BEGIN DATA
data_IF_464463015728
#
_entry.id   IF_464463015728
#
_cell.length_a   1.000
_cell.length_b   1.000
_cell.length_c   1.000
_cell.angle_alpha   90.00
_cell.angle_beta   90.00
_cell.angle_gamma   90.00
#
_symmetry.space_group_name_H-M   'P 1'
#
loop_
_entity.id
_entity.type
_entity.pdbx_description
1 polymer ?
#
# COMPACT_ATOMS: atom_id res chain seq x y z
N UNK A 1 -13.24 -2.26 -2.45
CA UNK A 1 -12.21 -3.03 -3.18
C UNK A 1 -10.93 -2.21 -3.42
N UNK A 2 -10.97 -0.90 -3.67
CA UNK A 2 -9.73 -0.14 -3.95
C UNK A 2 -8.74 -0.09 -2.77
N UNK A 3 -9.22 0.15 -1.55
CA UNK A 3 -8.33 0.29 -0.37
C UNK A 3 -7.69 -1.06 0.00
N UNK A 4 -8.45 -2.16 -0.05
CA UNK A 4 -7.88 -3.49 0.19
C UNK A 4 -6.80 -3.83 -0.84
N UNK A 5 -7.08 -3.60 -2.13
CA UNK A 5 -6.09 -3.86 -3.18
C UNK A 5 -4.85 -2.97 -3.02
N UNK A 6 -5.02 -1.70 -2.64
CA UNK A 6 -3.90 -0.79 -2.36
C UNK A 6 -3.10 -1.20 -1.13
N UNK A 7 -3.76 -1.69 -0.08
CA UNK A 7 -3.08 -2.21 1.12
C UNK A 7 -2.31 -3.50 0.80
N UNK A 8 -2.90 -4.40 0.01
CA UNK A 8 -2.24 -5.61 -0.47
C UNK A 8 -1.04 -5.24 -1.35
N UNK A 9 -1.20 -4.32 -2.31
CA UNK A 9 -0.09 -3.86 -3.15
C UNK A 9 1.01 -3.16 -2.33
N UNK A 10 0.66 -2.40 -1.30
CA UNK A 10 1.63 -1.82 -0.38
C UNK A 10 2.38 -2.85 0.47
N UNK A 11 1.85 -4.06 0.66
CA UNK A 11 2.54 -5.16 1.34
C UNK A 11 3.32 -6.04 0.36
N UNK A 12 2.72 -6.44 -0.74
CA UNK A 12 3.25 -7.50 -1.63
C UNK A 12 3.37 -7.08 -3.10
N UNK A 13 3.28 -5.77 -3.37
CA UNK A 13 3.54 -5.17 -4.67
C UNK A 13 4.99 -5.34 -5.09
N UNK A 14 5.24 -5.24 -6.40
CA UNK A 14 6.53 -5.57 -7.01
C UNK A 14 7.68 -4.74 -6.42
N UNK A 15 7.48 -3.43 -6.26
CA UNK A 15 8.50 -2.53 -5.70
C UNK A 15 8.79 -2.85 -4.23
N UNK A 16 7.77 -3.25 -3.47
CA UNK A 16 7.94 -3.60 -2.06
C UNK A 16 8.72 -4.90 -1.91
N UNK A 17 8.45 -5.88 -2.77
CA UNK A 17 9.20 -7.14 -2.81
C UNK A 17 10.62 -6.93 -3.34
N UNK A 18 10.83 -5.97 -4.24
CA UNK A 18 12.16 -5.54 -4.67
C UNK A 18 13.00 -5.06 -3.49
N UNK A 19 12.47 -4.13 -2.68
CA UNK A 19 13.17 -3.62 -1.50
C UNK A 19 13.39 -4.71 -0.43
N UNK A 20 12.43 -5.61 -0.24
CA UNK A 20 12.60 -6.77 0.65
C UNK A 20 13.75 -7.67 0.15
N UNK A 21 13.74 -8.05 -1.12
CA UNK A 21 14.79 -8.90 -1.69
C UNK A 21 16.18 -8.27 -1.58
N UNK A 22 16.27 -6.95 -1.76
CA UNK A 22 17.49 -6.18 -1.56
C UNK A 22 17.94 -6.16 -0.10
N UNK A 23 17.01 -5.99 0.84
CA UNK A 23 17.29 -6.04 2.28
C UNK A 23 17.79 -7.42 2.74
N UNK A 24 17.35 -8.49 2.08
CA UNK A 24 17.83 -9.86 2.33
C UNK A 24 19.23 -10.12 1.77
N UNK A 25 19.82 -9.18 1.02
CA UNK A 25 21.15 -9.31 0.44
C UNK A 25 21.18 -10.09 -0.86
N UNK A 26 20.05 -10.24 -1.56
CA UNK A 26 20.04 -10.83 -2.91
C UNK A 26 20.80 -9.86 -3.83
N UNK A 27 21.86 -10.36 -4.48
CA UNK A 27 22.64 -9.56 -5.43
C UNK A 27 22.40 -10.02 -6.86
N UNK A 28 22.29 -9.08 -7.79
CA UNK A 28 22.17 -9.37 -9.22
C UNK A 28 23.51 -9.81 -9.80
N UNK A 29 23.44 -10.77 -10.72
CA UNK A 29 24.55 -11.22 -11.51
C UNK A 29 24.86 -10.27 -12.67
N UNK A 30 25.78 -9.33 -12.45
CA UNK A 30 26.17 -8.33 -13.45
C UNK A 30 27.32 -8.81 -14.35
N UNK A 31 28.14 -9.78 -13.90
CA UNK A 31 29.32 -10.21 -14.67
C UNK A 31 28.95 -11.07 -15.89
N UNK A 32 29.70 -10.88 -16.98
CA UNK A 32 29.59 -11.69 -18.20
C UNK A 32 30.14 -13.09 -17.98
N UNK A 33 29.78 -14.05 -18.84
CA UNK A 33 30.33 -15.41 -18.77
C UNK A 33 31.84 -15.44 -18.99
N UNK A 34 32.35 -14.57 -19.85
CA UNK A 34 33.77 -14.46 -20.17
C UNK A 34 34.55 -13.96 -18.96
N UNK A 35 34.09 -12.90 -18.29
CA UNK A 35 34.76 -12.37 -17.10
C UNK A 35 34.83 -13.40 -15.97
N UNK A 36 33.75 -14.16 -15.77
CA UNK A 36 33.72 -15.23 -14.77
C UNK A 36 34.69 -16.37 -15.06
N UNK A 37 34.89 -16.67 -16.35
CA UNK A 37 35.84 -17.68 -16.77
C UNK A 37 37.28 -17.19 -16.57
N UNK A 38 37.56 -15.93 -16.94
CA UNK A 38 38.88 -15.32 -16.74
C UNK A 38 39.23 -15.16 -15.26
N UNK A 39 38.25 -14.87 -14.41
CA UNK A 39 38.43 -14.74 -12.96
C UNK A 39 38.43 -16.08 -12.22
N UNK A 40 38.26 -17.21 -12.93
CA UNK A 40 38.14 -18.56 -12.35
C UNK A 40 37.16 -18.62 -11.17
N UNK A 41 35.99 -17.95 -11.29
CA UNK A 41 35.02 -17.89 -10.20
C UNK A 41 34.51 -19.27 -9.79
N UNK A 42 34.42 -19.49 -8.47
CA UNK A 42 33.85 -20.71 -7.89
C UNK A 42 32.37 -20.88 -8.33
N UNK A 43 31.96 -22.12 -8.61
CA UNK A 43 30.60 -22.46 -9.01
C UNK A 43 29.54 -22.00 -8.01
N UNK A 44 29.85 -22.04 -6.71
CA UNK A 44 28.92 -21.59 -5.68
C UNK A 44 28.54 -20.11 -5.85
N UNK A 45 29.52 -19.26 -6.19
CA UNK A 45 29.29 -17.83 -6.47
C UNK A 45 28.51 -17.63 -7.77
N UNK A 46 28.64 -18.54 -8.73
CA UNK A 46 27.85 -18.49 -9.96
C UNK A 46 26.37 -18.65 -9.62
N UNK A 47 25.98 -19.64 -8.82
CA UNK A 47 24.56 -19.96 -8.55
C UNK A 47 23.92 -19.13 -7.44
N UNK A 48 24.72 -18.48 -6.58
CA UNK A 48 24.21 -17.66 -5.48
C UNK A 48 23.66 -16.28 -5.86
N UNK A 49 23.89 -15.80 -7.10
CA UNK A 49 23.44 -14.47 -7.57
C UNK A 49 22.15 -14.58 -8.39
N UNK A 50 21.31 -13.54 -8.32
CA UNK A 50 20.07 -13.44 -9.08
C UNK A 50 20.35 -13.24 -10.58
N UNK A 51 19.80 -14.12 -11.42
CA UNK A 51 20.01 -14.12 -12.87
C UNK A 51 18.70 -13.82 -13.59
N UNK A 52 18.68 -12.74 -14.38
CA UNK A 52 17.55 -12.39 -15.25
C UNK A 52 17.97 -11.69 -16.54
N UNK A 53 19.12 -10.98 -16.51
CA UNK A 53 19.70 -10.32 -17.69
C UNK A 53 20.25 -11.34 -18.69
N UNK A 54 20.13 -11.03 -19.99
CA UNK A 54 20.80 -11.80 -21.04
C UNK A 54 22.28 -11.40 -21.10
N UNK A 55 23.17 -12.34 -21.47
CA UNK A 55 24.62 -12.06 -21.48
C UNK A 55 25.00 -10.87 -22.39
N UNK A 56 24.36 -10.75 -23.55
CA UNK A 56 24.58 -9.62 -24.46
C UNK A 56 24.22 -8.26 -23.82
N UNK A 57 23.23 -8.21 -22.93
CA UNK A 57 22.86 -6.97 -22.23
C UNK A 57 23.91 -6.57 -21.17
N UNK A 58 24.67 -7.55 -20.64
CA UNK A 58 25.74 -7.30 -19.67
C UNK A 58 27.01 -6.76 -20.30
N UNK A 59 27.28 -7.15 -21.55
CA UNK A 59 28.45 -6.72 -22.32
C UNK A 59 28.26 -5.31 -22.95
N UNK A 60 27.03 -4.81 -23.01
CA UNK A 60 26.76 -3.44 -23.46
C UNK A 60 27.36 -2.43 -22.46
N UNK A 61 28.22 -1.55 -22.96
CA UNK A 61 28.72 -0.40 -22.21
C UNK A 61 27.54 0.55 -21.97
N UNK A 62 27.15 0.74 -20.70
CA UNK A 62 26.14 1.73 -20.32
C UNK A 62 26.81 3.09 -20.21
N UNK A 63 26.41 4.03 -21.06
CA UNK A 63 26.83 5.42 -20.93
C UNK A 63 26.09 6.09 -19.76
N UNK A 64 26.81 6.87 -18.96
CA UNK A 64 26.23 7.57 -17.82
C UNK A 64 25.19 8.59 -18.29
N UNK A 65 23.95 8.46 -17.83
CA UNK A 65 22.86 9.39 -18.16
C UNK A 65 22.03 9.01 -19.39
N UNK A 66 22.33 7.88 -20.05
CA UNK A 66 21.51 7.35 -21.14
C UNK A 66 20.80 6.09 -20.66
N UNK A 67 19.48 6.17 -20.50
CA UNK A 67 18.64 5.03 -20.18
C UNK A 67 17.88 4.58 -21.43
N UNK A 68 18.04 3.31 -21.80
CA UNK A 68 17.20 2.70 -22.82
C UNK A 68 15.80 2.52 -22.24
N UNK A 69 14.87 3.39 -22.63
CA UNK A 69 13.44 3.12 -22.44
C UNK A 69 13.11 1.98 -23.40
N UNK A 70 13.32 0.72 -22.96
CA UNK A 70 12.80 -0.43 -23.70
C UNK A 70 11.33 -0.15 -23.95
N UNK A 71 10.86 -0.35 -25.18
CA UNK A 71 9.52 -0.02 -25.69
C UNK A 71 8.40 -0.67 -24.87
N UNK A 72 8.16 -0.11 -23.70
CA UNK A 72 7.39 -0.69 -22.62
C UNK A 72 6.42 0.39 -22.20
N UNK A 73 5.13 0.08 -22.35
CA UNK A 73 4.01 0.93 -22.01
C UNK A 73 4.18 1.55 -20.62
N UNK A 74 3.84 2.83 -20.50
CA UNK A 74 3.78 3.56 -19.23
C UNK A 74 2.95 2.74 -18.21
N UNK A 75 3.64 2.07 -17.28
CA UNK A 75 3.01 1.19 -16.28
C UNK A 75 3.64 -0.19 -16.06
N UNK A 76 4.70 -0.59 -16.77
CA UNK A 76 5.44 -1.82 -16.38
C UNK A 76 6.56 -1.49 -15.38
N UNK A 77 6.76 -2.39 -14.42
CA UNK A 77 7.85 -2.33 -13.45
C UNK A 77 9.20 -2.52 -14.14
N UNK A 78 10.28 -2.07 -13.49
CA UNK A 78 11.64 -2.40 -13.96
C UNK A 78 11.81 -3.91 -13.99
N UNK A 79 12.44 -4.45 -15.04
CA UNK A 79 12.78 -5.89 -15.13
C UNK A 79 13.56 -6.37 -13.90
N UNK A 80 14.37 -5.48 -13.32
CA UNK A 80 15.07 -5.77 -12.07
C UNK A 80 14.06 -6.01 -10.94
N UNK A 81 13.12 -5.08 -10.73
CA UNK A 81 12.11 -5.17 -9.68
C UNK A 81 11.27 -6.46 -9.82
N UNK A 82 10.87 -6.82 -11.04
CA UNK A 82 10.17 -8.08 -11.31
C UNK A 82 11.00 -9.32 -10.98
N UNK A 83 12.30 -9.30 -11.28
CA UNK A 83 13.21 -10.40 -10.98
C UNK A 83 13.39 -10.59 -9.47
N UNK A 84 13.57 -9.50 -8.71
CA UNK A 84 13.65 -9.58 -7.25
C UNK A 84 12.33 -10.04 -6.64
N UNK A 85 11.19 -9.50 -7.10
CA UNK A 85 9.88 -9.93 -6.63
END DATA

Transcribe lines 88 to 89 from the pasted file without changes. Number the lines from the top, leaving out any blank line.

CA UNK A 23 17.29 -6.04 2.28
C UNK A 23 17.79 -7.42 2.74